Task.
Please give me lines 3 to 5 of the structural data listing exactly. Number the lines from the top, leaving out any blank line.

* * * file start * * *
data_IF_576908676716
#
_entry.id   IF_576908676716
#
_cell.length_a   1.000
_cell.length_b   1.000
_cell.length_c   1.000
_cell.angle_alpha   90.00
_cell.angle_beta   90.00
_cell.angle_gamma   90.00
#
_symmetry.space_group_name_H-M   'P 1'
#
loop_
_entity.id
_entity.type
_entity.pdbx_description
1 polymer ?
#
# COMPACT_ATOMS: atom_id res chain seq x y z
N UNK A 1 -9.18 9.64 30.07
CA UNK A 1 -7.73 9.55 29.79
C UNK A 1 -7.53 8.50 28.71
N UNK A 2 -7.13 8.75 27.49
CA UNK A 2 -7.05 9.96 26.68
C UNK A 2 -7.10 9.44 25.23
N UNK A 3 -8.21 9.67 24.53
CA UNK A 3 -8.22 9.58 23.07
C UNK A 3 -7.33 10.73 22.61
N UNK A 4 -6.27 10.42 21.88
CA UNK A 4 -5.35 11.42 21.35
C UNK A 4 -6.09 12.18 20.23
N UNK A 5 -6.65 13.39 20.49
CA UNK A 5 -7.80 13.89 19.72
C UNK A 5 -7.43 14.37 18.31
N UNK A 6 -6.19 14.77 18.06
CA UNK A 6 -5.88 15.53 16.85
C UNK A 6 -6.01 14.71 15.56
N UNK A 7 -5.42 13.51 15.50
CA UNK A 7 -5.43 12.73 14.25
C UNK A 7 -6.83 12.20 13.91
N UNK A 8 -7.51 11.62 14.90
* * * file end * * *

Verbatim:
_entry.id   IF_576908676716
#
_cell.length_a   1.000